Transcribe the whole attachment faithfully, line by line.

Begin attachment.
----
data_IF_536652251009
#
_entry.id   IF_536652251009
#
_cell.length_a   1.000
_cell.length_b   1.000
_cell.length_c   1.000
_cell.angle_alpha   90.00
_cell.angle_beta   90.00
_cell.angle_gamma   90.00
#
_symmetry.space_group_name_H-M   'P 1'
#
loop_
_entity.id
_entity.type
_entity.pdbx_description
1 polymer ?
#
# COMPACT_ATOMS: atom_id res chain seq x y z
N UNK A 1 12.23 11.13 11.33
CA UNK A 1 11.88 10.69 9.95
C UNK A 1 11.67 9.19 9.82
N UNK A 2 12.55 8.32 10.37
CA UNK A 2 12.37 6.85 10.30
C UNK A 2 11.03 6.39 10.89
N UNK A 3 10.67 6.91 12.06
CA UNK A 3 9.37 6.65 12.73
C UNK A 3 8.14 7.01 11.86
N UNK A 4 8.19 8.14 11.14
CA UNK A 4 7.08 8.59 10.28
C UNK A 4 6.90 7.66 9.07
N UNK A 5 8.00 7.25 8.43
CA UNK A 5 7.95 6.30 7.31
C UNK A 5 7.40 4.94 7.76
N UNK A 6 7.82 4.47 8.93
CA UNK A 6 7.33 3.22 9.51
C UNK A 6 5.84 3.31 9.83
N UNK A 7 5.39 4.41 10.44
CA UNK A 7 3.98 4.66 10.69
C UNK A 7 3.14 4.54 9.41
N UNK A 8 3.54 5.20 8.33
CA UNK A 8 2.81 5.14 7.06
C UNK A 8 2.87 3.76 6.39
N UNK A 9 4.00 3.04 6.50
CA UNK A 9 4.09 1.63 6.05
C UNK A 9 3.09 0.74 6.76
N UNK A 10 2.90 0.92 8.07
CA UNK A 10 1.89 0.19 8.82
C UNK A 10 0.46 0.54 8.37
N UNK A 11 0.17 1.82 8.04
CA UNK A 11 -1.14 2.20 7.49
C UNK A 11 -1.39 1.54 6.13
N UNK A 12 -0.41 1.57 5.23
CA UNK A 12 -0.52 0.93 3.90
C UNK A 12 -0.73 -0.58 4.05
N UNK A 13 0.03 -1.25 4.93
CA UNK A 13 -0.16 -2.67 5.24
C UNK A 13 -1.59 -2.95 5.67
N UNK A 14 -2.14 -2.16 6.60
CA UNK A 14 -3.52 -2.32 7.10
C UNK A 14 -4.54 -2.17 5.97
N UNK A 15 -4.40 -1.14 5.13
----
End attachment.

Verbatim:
data_IF_536652251009
#
_entry.id   IF_536652251009
#
_cell.length_a   1.000
_cell.length_b   1.000
_cell.length_c   1.000
_cell.angle_alpha   90.00
_cell.angle_beta   90.00
_cell.angle_gamma   90.00
#
_symmetry.space_group_name_H-M   'P 1'
#
loop_
_entity.id
_entity.type
_entity.pdbx_description
1 polymer ?
#
# COMPACT_ATOMS: atom_id res chain seq x y z
N UNK A 1 12.23 11.13 11.33
CA UNK A 1 11.88 10.69 9.95
C UNK A 1 11.67 9.19 9.82
N UNK A 2 12.55 8.32 10.37
CA UNK A 2 12.37 6.85 10.30
C UNK A 2 11.03 6.39 10.89
N UNK A 3 10.67 6.91 12.06
CA UNK A 3 9.37 6.65 12.73
C UNK A 3 8.14 7.01 11.86
N UNK A 4 8.19 8.14 11.14
CA UNK A 4 7.08 8.59 10.28
C UNK A 4 6.90 7.66 9.07
N UNK A 5 8.00 7.25 8.43
CA UNK A 5 7.95 6.30 7.31
C UNK A 5 7.40 4.94 7.76
N UNK A 6 7.82 4.47 8.93
CA UNK A 6 7.33 3.22 9.51
C UNK A 6 5.84 3.31 9.83
N UNK A 7 5.39 4.41 10.44
CA UNK A 7 3.98 4.66 10.69
C UNK A 7 3.14 4.54 9.41
N UNK A 8 3.54 5.20 8.33
CA UNK A 8 2.81 5.14 7.06
C UNK A 8 2.87 3.76 6.39
N UNK A 9 4.00 3.04 6.50
CA UNK A 9 4.09 1.63 6.05
C UNK A 9 3.09 0.74 6.76
N UNK A 10 2.90 0.92 8.07
CA UNK A 10 1.89 0.19 8.82
C UNK A 10 0.46 0.54 8.37
N UNK A 11 0.17 1.82 8.04
CA UNK A 11 -1.14 2.20 7.49
C UNK A 11 -1.39 1.54 6.13
N UNK A 12 -0.41 1.57 5.23
CA UNK A 12 -0.52 0.93 3.90
C UNK A 12 -0.73 -0.58 4.05
N UNK A 13 0.03 -1.25 4.93
CA UNK A 13 -0.16 -2.67 5.24
C UNK A 13 -1.59 -2.95 5.67
N UNK A 14 -2.14 -2.16 6.60
CA UNK A 14 -3.52 -2.32 7.10
C UNK A 14 -4.54 -2.17 5.97
N UNK A 15 -4.40 -1.14 5.13